Two great things Rohit Sharma did in the IPL final

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The first and most important thing to acknowledge here is that we accurately predicted this result. We accurately predicted who would win the IPL using Ken Nordine’s word jazz album ‘Colors’.

Who needs complex data analysis which results in the groan-inducing use of the word ‘impactful’ when you could instead listen to some mad old fella from the Sixties rambling on about hues and draw your conclusions from that?

As far as the final itself goes, Mumbai Indians captain Rohit Sharma did as much as anyone to enliven the match.

He did two very exciting things.

Very Exciting Thing 1

The first and most obvious very exciting thing that Rohit did was repeatedly throw his ample weight into large shots.

“Ohhh that is a BIGGIE!” cried Mark Nicholas after one – and it was not immediately clear whether he meant the six or the batsman.

Very Exciting Thing 2

The second very exciting thing that Rohit did was gratuitously run out a team-mate when the sailing seemed altogether too plain for Mumbai Indians.

There is no time in a cricket match when this kind of thing is not both fun and funny.

Several people were keen to point out that, “there was never a run there,” but you have to say if Rohit Sharma has time to get almost to the other end and also do a bit of melodramatic ‘oh bollocks what have I done?’ mime then probably Suryakumar Yadav had time to cover 22 yards.

Committed mankaddist R Ashwin was bowling though, so maybe Yadav wasn’t backing up as cheatingly as he usually would.


Mike Gatting wasn't receiving the King Cricket email when he dropped that ludicrously easy chance against India in 1993.


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  1. Is this the ultimate argument in favour of mankads? Comedy runouts might well be reduced if non-strikers face no risk for sneaking a headstart. Pin them to the crease and this can keep happening.

    1. Wasn’t this the opposite of a comedy run out though? A real tear-jerker, with one batsman willingly sacrificing his wicket and the other demonstrating remorse almost immediately upon reaching the other end. Apparently there was more bromance in the post-match interview with a “I will always make this sacrifice for my captain” statement.

      All run outs are fun, but on the spectrum from “direct hit on a tight run” to “both batsmen dive to reach the same end first”, this was decidedly tame.

      1. This was both batsmen at the same end. One running. One standing still and saying “no”.

        Make no mistake, it was a comedy run out.

  2. It’s very heartening that this IPL final was such a throwback to the days when large cricketers roamed the earth.

    Rohit, Pollard, Pant and Hetmeyer may not be Dwyane Leverock, but they continue a fine tradition into modern day 20-20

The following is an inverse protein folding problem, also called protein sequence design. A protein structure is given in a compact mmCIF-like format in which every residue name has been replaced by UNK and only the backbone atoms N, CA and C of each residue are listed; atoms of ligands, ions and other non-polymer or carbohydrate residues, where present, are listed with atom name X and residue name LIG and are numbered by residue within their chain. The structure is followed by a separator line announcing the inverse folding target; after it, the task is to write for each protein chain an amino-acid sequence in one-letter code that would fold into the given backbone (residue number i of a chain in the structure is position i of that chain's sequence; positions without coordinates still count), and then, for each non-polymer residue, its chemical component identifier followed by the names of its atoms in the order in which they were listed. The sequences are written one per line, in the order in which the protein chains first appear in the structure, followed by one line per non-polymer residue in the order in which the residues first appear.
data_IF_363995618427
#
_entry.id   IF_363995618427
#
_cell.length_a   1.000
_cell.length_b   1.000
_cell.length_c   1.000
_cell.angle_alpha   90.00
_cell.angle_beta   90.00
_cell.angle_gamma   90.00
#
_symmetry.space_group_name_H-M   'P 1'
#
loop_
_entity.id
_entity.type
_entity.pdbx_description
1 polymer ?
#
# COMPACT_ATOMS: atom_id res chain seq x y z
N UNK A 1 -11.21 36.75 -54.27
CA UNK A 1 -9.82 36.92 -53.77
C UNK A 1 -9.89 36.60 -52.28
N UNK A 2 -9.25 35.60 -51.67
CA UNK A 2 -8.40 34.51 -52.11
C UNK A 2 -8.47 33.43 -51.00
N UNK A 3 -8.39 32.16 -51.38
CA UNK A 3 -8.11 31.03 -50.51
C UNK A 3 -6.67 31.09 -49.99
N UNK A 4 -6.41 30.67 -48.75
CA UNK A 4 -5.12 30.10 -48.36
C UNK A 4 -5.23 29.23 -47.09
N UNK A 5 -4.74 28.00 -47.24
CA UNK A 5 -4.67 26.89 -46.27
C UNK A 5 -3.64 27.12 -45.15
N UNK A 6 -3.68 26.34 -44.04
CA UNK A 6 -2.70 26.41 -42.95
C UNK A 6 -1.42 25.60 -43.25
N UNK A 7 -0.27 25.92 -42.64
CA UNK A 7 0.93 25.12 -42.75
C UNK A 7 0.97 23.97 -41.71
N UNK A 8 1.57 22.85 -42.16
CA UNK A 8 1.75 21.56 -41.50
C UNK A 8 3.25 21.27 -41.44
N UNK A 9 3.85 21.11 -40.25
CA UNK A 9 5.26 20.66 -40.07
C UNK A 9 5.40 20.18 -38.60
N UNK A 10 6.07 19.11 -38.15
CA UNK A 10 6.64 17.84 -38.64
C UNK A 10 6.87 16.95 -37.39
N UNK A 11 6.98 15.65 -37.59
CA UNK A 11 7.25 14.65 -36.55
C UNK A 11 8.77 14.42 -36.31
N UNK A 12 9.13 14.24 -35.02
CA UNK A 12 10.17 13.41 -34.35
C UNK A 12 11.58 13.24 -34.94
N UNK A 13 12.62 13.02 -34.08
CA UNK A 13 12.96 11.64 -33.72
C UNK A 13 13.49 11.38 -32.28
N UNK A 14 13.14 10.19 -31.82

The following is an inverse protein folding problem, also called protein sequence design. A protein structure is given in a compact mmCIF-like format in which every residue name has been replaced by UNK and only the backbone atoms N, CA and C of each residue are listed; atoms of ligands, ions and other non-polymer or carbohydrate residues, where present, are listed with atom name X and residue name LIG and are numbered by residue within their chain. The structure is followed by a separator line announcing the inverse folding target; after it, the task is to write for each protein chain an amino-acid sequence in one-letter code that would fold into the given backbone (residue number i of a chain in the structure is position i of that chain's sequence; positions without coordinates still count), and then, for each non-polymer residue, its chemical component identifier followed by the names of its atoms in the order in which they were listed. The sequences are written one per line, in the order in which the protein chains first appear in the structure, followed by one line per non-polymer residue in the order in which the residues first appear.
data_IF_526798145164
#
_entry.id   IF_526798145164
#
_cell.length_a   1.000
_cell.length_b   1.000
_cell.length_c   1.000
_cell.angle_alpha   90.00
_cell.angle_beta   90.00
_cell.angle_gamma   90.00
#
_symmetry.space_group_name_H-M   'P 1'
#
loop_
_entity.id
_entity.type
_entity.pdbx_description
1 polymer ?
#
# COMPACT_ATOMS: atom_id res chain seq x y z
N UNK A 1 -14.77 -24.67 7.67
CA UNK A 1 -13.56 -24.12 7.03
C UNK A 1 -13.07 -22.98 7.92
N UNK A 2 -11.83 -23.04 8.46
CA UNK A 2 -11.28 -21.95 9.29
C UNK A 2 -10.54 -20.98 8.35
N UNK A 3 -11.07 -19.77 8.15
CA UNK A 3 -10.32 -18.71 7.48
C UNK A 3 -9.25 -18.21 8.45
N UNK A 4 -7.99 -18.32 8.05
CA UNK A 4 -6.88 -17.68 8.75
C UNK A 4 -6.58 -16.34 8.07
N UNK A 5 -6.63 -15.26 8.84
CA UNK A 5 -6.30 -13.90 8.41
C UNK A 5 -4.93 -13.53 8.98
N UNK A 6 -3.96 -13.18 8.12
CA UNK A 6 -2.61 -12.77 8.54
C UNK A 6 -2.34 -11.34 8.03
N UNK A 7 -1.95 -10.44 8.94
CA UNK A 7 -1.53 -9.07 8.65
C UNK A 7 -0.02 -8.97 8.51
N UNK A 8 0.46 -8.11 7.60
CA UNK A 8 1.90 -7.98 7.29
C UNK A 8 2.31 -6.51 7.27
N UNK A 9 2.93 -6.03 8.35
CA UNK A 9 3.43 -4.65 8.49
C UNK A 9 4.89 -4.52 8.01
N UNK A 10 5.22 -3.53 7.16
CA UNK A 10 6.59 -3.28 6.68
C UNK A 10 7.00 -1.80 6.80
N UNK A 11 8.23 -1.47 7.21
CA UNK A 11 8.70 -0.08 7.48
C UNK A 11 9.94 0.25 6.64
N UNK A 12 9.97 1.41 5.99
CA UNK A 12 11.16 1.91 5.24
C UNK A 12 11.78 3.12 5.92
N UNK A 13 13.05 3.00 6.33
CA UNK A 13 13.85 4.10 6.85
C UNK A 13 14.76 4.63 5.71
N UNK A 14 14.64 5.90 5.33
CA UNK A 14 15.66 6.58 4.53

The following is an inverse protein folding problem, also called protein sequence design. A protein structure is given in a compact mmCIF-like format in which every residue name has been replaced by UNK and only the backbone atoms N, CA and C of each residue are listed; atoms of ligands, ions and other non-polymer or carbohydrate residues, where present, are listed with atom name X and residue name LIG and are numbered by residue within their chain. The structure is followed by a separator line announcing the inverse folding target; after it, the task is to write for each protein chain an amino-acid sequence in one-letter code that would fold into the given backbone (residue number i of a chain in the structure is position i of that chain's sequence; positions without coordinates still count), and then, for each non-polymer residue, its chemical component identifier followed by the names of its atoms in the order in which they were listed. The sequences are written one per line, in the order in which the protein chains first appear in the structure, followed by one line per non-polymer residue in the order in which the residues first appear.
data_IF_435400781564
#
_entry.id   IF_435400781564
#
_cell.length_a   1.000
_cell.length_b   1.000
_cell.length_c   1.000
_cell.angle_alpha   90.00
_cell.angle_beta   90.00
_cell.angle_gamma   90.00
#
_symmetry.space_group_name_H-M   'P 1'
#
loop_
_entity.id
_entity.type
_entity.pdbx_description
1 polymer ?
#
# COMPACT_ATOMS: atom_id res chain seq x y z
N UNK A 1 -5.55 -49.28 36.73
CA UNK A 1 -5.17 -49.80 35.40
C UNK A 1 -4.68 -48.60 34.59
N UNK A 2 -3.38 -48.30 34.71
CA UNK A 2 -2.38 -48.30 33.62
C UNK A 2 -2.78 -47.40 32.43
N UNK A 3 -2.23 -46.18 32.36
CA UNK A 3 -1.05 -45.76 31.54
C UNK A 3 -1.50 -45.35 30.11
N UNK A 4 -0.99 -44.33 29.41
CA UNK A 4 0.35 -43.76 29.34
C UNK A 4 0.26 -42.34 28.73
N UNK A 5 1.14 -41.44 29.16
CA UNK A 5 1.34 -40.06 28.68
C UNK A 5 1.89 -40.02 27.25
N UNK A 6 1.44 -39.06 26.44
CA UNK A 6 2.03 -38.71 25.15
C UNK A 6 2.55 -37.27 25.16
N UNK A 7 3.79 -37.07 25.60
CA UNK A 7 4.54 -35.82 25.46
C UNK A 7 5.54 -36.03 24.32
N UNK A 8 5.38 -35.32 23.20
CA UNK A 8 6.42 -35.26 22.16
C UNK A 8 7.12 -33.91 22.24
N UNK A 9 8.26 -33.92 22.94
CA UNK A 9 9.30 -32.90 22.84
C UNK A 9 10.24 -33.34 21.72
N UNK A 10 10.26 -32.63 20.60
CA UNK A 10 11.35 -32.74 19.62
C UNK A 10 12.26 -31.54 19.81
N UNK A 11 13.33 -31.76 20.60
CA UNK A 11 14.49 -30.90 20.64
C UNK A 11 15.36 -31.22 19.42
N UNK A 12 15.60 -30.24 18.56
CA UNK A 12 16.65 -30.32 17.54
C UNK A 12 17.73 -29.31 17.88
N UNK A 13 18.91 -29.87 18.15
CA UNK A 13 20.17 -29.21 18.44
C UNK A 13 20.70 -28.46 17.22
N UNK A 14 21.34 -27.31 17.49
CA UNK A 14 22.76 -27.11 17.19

3. They’re all wearing the same colour. What kind of sport allows both sides to wear the same colour? I mean, how is the casual viewer supposed to tell who is on which team? No wonder there was a run out, the batsmen won’t have known who was doing what.

    It’s just another reason why T20 is stupid and test cricket is better.

  4. I always like how Wimbledon makes the players play in all white as a mark of respect and tradition, until I watch a match and realise I’ve completely lost track of who’s who. Gets worse if they have similar hair colour / length / millinery.

    Since I quite enjoy watching sport in a state of utter confusion, I do think many sports could be improved by rewarding players with additional points / goals / runs for convincing disguising themselves as the opposing player. We all enjoy watching Ben Stokes bat. We all enjoy watching Ben Stokes bowl. We even enjoy his more spectacular (usually taken to mean “fish-like” for some reason, even though I can’t see many fish being good at cricket) fielding. But we are deprived of watching Ben Stokes caught in the slips by a salmon-leaping Ben Stokes off the bowling of a make-happening Ben Stokes. In the sport of Disguisocricket, we might at least see the next best thing – the real Ben Stokes caught and bowled by opponents who look uncannily like him. Although the genuine article batsman might well be disguised as Nathan Lyon at the time.

    1. I also forecast that the dawn of Disguisocricket would result in an unexpected late career resurgence, indeed even a proliferation, of W G Graces.

    2. It’s a genius idea, Bail-out. Teams sneaking infiltrators into the other side, maybe to field at slip and just let the ball through. Or imagine disguising yourself as one of the opposition bowlers. How long could you keep bowling dollies till you were caught? And batting as an opposition batsman, slow scoring, getting out after a completely unproductive period of…

      Wait a minute, this sounds very familiar.

  5. King Cricket

    I don’t know whether you got my email but an subject for another article is the end of the clip of ‘A bit of Fry and Laurie – Your name, Sir?’

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